The notepaper which is given to the Deputy Press Secretary has been torn from a pad and we see the rough edges, but a subsequent close-up shows it cut cleanly. See more »
Constitutionally, gentlemen, you have the President, the Vice President and the Secretary of State in that order, and should the President decide he wants to transfer the helm to the Vice President, he will do so. He has not done that. As of now, I am in control here, in the White House, pending return of the Vice President and in close touch with him. If something came up, I would check with him, of course.
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This semi-docudrama is really two films in one. The first concerns the infamous 1981 shooting of President Ronald Reagan and the valiant efforts to save his life. The second relays the power struggle among White House staff while the most powerful man in the world lay under anesthesia.
Despite the fascinating subject matter, THE DAY REAGAN WAS SHOT often falls flat, playing like a cobbled together movie of the week. Writer-director Cyrus Nowrasteh spends far too much time on the ego trips of Secretary of State Alexander Haig (a semi-annoying Richard Dreyfuss), failing to fully explore the more human angles as a nation sat with bated breath. What should have been a subplot with Haig dominates the movie. It would have been nice to see more of the doctors handed this enormous task; more of Nancy Reagan, the beloved First Lady; and more of the behind-the-scenes details, such as the ailing president signing a dairy bill to prove he was still in charge. The dialog is unimaginative and some of the performances resemble those of actors fresh from acting school.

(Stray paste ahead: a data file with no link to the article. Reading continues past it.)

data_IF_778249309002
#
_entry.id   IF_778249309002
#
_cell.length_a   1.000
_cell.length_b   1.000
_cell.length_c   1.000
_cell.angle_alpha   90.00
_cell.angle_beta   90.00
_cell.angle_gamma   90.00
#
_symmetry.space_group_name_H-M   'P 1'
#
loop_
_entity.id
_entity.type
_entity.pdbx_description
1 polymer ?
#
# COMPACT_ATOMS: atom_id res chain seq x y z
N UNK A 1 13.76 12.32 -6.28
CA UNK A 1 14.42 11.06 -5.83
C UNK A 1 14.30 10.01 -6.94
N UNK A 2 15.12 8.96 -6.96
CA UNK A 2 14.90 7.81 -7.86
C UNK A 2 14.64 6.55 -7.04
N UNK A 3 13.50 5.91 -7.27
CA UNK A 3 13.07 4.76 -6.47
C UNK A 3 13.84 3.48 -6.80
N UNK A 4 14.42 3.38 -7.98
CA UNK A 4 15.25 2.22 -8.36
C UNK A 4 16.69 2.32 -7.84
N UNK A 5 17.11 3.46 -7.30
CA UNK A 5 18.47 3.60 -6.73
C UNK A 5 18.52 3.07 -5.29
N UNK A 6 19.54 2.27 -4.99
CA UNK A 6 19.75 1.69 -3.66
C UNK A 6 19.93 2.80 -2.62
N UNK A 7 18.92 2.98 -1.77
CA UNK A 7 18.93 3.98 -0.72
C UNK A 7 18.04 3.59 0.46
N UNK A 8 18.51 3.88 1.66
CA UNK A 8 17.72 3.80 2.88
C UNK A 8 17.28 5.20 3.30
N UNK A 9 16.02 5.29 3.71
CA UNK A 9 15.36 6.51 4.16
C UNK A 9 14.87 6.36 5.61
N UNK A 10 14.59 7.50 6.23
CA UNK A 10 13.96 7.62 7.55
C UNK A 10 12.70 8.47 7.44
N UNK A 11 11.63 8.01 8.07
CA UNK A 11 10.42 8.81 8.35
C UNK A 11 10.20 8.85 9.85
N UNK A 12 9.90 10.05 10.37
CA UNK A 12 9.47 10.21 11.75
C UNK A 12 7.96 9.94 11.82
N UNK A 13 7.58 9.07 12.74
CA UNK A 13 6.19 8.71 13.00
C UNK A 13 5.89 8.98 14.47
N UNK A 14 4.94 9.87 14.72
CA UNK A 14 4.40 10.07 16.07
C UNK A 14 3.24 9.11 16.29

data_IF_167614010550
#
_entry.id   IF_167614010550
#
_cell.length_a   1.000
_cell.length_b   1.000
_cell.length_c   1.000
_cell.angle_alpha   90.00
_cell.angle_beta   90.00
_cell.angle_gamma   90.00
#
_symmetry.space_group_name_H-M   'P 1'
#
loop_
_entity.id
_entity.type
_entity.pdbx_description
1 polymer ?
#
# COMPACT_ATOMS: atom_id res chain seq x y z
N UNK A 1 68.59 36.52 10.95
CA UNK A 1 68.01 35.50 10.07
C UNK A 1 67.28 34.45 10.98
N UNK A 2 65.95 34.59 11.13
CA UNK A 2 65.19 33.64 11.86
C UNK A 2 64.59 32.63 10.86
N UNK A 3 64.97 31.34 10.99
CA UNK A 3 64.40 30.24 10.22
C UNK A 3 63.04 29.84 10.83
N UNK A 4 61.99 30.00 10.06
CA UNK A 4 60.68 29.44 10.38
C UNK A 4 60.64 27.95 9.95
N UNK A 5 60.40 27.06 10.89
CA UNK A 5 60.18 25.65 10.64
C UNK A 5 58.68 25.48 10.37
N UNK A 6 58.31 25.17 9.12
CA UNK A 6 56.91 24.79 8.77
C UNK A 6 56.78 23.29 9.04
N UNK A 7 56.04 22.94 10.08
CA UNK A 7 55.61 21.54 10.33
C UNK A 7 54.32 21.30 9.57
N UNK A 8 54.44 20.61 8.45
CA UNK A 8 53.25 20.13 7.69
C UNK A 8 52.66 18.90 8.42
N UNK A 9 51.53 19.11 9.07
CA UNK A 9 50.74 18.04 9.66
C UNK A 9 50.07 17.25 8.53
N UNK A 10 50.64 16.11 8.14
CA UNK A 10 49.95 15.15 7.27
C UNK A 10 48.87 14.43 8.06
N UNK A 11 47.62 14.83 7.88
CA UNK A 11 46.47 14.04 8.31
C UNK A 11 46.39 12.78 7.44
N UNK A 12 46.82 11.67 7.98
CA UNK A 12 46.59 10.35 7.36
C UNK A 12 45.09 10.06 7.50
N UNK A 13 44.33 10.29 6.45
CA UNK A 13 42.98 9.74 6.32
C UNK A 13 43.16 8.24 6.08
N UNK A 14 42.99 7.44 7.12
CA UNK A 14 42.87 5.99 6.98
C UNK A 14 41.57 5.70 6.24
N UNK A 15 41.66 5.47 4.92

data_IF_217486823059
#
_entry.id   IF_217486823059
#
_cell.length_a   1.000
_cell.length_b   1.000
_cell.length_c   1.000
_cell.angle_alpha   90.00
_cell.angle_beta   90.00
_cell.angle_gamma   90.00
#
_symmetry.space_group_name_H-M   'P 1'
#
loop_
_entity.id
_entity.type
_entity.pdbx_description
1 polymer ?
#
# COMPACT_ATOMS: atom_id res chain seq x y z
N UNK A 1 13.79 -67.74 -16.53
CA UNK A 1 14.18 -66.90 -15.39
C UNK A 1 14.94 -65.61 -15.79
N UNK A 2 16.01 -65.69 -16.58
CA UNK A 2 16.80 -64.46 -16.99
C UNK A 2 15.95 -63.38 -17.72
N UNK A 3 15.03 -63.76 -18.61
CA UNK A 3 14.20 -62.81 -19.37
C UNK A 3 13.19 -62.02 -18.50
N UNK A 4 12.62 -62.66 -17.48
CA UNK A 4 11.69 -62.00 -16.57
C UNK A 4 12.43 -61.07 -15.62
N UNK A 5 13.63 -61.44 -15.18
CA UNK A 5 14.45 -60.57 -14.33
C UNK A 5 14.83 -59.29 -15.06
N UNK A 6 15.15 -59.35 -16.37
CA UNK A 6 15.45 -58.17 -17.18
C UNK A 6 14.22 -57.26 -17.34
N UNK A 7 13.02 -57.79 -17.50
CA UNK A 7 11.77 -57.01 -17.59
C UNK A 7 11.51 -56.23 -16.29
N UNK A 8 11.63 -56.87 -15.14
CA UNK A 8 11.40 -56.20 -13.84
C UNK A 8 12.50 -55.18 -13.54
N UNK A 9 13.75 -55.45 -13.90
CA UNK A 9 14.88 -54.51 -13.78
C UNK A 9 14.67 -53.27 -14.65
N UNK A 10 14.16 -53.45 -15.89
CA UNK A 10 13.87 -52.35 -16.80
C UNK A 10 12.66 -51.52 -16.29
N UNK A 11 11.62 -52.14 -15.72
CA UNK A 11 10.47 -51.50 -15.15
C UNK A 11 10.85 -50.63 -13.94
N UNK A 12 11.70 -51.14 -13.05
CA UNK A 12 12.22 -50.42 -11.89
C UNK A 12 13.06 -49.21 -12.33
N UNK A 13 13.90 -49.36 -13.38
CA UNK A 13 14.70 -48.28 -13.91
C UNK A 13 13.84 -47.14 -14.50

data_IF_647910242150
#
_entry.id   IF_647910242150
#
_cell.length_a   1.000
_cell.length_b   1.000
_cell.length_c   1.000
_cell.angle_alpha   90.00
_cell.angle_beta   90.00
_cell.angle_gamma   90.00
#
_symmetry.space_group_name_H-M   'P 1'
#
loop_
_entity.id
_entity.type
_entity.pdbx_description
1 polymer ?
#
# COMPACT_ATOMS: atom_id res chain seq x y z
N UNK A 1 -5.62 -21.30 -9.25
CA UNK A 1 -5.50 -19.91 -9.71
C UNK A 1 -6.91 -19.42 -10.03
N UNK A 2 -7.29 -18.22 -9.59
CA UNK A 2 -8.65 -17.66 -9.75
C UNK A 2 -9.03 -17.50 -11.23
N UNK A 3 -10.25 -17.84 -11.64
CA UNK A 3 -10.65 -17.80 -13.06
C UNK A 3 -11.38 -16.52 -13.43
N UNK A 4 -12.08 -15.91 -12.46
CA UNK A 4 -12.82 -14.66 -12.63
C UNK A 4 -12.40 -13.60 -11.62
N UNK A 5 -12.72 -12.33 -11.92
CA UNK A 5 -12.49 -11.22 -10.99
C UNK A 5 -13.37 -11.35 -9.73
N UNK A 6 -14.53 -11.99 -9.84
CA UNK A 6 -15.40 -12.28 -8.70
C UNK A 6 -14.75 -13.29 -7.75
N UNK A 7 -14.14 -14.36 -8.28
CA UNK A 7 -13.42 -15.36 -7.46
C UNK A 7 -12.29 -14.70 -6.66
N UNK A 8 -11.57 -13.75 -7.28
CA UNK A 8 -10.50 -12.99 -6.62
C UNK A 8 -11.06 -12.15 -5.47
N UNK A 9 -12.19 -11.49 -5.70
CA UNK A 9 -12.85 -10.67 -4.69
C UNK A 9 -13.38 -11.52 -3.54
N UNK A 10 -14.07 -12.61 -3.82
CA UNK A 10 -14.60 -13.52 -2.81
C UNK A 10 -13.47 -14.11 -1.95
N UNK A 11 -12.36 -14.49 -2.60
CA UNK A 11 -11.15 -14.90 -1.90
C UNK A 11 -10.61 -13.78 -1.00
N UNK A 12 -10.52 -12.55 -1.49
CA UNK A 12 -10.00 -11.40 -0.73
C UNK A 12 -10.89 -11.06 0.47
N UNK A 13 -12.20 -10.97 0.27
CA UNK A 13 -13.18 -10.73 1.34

There is a great movie to be made about the chaos within government when its leader is sidelined. But with its dual personality, THE DAY REAGAN WAS SHOT isn't it.
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